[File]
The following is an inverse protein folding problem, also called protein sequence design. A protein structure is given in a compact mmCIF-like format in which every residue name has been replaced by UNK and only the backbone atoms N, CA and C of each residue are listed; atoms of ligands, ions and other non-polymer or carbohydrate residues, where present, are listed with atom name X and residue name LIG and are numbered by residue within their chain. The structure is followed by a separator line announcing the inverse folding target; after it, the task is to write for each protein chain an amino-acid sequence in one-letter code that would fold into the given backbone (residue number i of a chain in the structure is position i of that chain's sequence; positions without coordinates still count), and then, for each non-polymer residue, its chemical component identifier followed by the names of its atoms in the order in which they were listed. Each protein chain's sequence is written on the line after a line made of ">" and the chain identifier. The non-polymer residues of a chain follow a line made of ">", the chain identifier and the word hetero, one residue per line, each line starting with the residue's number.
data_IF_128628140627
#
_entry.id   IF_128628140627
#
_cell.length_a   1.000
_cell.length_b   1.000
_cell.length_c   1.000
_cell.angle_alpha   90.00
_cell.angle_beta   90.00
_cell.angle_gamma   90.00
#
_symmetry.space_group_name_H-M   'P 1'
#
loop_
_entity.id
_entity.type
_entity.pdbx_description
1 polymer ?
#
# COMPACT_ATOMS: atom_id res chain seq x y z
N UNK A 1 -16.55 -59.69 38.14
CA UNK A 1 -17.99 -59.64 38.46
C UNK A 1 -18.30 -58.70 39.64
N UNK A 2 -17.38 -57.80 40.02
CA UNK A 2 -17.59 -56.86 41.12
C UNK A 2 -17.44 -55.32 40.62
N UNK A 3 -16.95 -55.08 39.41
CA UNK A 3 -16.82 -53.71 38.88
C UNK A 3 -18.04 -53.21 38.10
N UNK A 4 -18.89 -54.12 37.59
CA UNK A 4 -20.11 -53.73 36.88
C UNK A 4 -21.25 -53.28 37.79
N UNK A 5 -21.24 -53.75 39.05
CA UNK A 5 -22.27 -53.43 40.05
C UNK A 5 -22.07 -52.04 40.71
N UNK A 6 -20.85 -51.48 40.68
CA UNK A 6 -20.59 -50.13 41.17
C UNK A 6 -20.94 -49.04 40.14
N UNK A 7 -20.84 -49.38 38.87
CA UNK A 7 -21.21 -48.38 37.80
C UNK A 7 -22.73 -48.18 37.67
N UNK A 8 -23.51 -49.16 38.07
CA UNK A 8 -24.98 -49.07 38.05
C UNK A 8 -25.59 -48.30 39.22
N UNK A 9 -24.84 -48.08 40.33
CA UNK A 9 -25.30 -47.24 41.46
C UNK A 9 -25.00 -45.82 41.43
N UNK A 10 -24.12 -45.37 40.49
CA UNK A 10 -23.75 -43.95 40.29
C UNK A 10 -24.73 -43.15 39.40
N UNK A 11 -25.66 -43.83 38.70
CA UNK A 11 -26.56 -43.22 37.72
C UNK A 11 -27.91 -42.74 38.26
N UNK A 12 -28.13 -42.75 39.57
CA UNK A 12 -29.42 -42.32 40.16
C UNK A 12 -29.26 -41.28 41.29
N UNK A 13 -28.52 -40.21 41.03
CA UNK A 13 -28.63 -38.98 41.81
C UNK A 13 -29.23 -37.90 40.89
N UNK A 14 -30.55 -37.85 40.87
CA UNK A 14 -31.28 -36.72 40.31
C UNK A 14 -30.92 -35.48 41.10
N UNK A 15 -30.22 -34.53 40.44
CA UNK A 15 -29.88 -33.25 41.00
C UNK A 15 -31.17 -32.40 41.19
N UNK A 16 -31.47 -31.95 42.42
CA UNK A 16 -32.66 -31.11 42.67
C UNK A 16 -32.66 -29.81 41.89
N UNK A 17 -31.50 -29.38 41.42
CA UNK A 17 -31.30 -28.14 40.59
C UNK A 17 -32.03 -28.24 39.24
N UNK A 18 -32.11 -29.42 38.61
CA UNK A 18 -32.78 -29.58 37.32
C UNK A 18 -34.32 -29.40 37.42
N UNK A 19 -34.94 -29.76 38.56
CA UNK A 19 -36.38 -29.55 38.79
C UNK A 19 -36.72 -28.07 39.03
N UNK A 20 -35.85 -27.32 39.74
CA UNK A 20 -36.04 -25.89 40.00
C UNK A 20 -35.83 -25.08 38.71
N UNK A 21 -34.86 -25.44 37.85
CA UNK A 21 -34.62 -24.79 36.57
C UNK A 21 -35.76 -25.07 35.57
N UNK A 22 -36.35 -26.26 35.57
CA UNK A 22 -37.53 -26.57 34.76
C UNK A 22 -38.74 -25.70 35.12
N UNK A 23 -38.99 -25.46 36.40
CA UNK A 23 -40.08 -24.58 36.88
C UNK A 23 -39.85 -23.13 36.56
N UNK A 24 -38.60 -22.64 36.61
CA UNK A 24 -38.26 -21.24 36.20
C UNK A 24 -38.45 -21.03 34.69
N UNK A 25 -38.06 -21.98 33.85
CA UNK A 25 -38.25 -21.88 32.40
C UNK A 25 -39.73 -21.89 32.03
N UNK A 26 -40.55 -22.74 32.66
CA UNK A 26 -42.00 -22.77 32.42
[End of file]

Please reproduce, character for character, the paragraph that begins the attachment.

The following is an inverse protein folding problem, also called protein sequence design. A protein structure is given in a compact mmCIF-like format in which every residue name has been replaced by UNK and only the backbone atoms N, CA and C of each residue are listed; atoms of ligands, ions and other non-polymer or carbohydrate residues, where present, are listed with atom name X and residue name LIG and are numbered by residue within their chain. The structure is followed by a separator line announcing the inverse folding target; after it, the task is to write for each protein chain an amino-acid sequence in one-letter code that would fold into the given backbone (residue number i of a chain in the structure is position i of that chain's sequence; positions without coordinates still count), and then, for each non-polymer residue, its chemical component identifier followed by the names of its atoms in the order in which they were listed. Each protein chain's sequence is written on the line after a line made of ">" and the chain identifier. The non-polymer residues of a chain follow a line made of ">", the chain identifier and the word hetero, one residue per line, each line starting with the residue's number.